Whatever the law says, it is very hard to imagine it being in the interests of the police and prosecutors to be seen taking crying half-Japanese children away from distraught Japanese mothers.

    This is why the media attention is so important on this issue. Because law in Japan tends to serve the bureaucrats first and the people second, legislation and litigation may not lead to solutions if the bureaucrats are part of the problem. Thus, it will likely be criticism — relentless pressure and attention from both domestic and foreign sources — that will probably carry the day in Japan shedding its shameful status as an abduction haven. If so, it will be because the criticism risks damaging the authority of the bureaucrats by making them look bad…

    Full article at:
    http://search.japantimes.co.jp/cgi-bin/fl20091020zg.html
    ENDS

    10 Responses to “Colin Jones in Japan Times: What the media attention from Savoie Child Abduction Case highlights”

    1. HO Says:

      It is a big disappointment to see a prominent scholar like Colin Jones has no clue in his field of self claimed expertise.

      Why is Christopher a criminal in Japan, whereas Noriko is not?
      Because he used force whereas she did not. It is simple as that.

      Look at the unofficial translation by GoJ of Article 224 of the Penal Code of Japan, which you can find here.
      http://www.japaneselawtranslation.go.jp/?re=02

      Article 224 A person who kidnaps a minor by force or enticement shall be punished by imprisonment with work for not less than 3 months but not more than 7 years.

      He used force. So, he violated article 224. She did not use force or enticement when she took her children to Japan. So, she is not a criminal under Japanese law.

      The definition of “kidnap” is different between the US and Japan. In the US, section 1204 of title 18 of US code defines international parental kidnapping as obstruction of parental rights. Professor Jones should have known better.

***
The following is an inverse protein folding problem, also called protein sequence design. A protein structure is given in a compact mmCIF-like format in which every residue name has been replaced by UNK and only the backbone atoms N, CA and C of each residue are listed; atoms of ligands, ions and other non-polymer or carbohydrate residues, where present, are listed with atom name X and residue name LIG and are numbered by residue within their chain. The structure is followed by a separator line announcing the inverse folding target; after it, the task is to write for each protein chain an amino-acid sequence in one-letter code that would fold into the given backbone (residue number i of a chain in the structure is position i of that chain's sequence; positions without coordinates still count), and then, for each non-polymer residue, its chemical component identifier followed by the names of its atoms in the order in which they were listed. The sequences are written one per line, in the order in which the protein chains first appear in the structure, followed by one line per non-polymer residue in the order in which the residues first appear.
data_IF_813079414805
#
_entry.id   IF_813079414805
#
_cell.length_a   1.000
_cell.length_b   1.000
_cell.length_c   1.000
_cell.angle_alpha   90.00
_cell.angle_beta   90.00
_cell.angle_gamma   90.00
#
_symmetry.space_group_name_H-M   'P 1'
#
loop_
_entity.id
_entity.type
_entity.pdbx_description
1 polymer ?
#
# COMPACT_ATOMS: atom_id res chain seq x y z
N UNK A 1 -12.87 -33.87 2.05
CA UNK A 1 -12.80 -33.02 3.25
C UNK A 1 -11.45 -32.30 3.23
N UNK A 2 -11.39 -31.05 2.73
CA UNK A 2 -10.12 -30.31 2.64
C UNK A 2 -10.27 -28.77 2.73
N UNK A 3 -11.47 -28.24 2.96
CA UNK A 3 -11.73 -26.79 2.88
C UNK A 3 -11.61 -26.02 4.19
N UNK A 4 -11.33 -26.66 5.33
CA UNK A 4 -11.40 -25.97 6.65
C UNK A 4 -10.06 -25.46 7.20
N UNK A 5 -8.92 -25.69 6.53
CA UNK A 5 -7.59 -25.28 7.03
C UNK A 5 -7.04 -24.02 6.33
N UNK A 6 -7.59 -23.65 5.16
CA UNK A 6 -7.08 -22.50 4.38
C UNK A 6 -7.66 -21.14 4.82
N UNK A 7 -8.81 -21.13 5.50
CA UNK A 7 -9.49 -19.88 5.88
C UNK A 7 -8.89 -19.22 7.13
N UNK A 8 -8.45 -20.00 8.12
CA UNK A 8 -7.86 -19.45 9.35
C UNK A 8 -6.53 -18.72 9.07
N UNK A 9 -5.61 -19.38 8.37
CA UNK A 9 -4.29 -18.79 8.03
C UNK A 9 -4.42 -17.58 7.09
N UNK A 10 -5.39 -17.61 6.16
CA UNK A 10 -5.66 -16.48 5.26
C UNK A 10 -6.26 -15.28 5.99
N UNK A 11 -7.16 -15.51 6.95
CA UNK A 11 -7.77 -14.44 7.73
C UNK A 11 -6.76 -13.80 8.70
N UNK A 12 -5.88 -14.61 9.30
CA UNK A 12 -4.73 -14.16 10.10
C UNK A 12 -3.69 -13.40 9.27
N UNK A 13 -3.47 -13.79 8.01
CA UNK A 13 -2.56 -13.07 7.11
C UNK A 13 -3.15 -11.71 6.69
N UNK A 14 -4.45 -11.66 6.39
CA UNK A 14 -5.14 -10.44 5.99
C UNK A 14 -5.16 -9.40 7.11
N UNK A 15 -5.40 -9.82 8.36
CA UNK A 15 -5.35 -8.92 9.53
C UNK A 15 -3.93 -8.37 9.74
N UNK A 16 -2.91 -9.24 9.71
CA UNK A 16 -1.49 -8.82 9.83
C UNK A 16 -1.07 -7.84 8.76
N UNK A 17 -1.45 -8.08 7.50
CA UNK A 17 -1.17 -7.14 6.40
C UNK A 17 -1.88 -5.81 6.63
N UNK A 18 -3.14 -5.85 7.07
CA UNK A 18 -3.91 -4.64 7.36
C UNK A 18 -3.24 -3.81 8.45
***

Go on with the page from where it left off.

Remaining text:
– Define “force”. Christopher Savoie claims in today’s news that he did not “use force”:

      Savoie told Williams the physical act of taking his children from their mother wasn’t aggressive, saying, “Oh, no, hugging your kids and putting them in a car, I hardly think that is a violent act.”

      Savoie added he didn’t push or hit his ex-wife when he took the children.

      So what’s your evidence that he did?

      You’re a funny fellow, HO. You’re all too ready to cite laws on the books at face value as some sort of primary source for how police behave. Then you’re ready to cite hearsay as fact when it comes to law enforcement re NJ issues. I think you’re the one who should know better.

      I’m pleased you’re not a member of our police forces. Your standards of evidence are too low.

    2. Odorikakeru Says:

      Can we also have a legal definition of “enticement” from our friend HO? Particularly with regard to “She [Ms. Savoie] did not use force or enticement when she took her children to Japan.”. As far as I was aware the manner with which Ms. Savoie took the children has not been made public, so I am quite surprised to see HO be so sure that neither force nor enticement were used. Our we to be told that coming to Japan was in fact the children’s decision?

    3. Aji No Tokei Dai Says:

      I sometimes wonder if HO works for the police or government. Always seems to have something to explain the Japanese side of things but not such a well rounded view from the other side of things. Come to think of it, it would be the perfect chance for the government to “explain” things to the foreigners living in Japan who read this site and care about the issues discussed here.